Once the backup schedule was set, we can see the details in the web portal by expanding the job.
When the schedule reaches its starting time, we can view the progress in the Activity section of the vCenter Appliance Management Portal.
When it completes it will display the same message as the manual backup.
Looking on our FTP server after the backup job completes, we can see the backup directory created and with a letter S at the beginning. This tells us that it was created by a scheduled backup job.
3. The VMware vCenter Server Appliance recovery process
The recovery process is very easy, even tough it has two things that I don’t quit like. The first one is that we have to use the VCSA ISO in order to begin the recovery process and without it, we will not be able to restore our vCenter Server Appliance. The second one is that we need to have a standard Port Group on our destination ESXi host. The recovery wizard does not recognize a distributed Port Group.
3.1. Simulating a vCenter Server disaster
Whit the idea that we are OK with this limitations, let’s simulate a vCenter Server outage. First thing we need to do is log into the ESXi host where the vCenter Server Appliance is running.
Right-click the VMware vCenter Server Appliance and choose Power > Power off.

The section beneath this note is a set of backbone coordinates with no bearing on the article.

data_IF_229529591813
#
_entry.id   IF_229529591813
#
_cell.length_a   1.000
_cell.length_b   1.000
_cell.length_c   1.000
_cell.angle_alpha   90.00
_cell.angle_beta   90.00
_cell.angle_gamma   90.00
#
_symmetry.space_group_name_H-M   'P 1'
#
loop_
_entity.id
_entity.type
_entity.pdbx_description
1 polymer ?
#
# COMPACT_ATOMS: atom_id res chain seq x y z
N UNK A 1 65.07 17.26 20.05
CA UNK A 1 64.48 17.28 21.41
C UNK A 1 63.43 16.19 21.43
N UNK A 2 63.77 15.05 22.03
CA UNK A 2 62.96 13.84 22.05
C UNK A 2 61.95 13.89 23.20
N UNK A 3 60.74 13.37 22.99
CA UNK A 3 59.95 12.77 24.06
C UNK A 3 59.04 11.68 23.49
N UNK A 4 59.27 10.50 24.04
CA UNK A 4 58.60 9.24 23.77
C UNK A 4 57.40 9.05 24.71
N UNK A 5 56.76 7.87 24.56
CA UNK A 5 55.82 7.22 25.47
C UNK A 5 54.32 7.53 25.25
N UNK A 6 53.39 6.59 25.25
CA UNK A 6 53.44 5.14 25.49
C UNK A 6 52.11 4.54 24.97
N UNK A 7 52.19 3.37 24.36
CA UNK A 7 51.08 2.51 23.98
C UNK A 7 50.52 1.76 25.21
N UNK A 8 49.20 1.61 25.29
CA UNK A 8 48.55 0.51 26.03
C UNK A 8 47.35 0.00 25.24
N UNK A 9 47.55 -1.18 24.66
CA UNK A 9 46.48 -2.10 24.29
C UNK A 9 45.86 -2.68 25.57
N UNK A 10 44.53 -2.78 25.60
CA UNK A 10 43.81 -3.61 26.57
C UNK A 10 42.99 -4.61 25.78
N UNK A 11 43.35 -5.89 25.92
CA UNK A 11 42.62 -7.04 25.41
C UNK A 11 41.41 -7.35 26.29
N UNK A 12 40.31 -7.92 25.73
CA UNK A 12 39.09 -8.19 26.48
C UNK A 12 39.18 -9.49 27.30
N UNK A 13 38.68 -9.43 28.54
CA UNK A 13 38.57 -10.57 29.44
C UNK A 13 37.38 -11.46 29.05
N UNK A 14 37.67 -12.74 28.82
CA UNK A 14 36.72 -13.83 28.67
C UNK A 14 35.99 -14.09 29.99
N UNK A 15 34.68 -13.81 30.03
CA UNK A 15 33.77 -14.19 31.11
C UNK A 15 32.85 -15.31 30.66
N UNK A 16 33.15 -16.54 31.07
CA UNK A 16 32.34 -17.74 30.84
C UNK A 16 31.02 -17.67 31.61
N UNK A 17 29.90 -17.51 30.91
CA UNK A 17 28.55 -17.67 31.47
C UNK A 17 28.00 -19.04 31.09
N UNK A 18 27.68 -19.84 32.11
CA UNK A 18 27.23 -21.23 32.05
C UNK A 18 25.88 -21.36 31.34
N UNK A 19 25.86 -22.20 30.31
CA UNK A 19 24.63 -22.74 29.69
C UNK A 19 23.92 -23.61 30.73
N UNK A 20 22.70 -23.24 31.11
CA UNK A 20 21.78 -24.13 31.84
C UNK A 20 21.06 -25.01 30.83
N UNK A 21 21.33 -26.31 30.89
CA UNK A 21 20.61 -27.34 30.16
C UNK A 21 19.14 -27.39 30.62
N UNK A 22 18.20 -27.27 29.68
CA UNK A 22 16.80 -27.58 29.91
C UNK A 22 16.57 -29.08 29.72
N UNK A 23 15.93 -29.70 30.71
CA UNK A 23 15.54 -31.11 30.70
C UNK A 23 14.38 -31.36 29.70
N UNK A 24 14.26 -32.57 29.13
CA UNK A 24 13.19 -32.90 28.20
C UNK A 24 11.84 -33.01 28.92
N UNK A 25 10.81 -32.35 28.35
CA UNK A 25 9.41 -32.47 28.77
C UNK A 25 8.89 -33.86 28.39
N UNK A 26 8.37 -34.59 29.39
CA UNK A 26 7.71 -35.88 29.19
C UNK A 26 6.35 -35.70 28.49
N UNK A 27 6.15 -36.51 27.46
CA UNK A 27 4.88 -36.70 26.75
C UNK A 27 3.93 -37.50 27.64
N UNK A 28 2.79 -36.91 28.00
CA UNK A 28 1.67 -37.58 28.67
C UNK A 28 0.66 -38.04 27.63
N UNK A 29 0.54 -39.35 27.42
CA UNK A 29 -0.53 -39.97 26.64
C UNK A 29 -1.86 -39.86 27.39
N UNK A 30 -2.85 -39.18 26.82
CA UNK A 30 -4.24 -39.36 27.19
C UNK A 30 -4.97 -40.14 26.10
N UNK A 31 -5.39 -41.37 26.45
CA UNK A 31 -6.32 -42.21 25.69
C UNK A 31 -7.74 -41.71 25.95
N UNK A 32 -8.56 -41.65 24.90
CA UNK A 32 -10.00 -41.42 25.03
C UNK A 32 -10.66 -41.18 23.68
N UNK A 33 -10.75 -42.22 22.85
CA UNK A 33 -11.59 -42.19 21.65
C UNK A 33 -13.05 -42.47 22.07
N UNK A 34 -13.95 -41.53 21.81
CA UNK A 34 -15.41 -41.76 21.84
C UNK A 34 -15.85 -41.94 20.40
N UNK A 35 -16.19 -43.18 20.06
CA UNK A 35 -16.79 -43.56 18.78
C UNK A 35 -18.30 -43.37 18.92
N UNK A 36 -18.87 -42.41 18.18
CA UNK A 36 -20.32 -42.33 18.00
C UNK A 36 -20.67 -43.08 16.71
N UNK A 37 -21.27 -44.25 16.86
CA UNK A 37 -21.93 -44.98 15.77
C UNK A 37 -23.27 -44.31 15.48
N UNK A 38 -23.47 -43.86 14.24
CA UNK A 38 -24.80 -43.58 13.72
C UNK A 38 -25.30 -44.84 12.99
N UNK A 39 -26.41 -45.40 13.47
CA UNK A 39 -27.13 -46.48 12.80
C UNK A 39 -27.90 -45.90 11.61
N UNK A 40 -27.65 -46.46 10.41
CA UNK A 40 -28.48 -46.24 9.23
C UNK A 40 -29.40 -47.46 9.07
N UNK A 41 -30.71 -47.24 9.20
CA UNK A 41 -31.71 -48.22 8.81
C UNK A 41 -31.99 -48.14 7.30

Right-click again and choose Delete. The VMs we have on our ESXi hosts are still running, but right now we are left with no central management, no DRS, no vMotion etc.
3.2. Restoring the vCenter Server Appliance
Since we have an outage on our VMware infrastructure and the only way to make it work as before is to restore our vCenter Server from a backup, the first thing to do is mount the VCSA ISO and launch the installer. I am using the Windows installer version, but the Mac and Linux ones work just the same.
We need to use the same version of the vCenter Server Installer as the appliance that failed. So if you have a vCenter Server 6.7 that needs to be restored, you will need to use the VCSA 6.7 ISO.
Once the vCenter Server Installer window pops-up, click on the Restore option.
This is just a screen informing us that the restore from backup process has two stages. Click Next to continue.
Accept the license agreement and continue the wizard.
In the Enter backup details screen we need to provide the source address where our vCenter Server Appliance backups are located. Since we built and used the FTP server to store our vCenter Server backups, this is also going to be the source address for restoring.
If the source address and credentials are correct, we will be presented with a new window listing all of our vCenter Server backups. The only thing left to do here is select the backup folder from which we want to restore. Click SELECT when done.
After clicking the SELECT button above, our FQDN changes in the Location or IP/hostname filed. The wizard automatically populates the full path to the backup folder. Click Next.
Here we have a review of our backup source. If everything looks good, just hit Next to continue the wizard.
Now we need to provide the destination ESXi server where the virtual appliance will be deployed.
Type a name for the vCenter Server Appliance that will be displayed in the inventory after the deployment is done. As the password goes, make sure you provide a strong one and that you save it in your company’s password vault. This will save you a lot of time when troubleshooting the appliance or scheduling other backups.
Based on the number of VMs and ESXi hosts that this vCenter Server will manage in your environment, choose the appropriate appliance size then click Next.